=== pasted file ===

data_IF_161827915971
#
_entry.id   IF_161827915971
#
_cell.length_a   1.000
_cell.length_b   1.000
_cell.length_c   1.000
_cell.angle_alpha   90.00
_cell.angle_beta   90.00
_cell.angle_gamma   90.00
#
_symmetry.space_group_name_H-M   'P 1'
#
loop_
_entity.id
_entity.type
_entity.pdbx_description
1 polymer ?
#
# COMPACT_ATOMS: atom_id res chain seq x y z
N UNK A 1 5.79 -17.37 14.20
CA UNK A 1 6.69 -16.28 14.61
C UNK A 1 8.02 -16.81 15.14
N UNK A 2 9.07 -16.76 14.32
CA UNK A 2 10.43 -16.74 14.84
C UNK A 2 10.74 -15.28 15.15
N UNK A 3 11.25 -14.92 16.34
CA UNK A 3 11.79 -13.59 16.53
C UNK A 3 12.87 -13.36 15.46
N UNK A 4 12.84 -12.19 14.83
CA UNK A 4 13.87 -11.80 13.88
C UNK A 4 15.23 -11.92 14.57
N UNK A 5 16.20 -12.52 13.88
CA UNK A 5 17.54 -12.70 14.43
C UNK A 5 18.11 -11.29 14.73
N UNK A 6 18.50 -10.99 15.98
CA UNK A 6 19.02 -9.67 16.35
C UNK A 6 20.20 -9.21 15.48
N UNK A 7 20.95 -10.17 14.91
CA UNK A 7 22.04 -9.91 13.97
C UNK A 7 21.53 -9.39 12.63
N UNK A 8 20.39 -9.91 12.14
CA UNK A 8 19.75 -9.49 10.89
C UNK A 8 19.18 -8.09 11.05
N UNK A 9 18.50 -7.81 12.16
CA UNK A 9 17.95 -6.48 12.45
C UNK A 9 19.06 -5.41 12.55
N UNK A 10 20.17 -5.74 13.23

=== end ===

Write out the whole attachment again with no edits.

data_IF_161827915971
#
_entry.id   IF_161827915971
#
_cell.length_a   1.000
_cell.length_b   1.000
_cell.length_c   1.000
_cell.angle_alpha   90.00
_cell.angle_beta   90.00
_cell.angle_gamma   90.00
#
_symmetry.space_group_name_H-M   'P 1'
#
loop_
_entity.id
_entity.type
_entity.pdbx_description
1 polymer ?
#
# COMPACT_ATOMS: atom_id res chain seq x y z
N UNK A 1 5.79 -17.37 14.20
CA UNK A 1 6.69 -16.28 14.61
C UNK A 1 8.02 -16.81 15.14
N UNK A 2 9.07 -16.76 14.32
CA UNK A 2 10.43 -16.74 14.84
C UNK A 2 10.74 -15.28 15.15
N UNK A 3 11.25 -14.92 16.34
CA UNK A 3 11.79 -13.59 16.53
C UNK A 3 12.87 -13.36 15.46
N UNK A 4 12.84 -12.19 14.83
CA UNK A 4 13.87 -11.80 13.88
C UNK A 4 15.23 -11.92 14.57
N UNK A 5 16.20 -12.52 13.88
CA UNK A 5 17.54 -12.70 14.43
C UNK A 5 18.11 -11.29 14.73
N UNK A 6 18.50 -10.99 15.98
CA UNK A 6 19.02 -9.67 16.35
C UNK A 6 20.20 -9.21 15.48
N UNK A 7 20.95 -10.17 14.91
CA UNK A 7 22.04 -9.91 13.97
C UNK A 7 21.53 -9.39 12.63
N UNK A 8 20.39 -9.91 12.14
CA UNK A 8 19.75 -9.49 10.89
C UNK A 8 19.18 -8.09 11.05
N UNK A 9 18.50 -7.81 12.16
CA UNK A 9 17.95 -6.48 12.45
C UNK A 9 19.06 -5.41 12.55
N UNK A 10 20.17 -5.74 13.23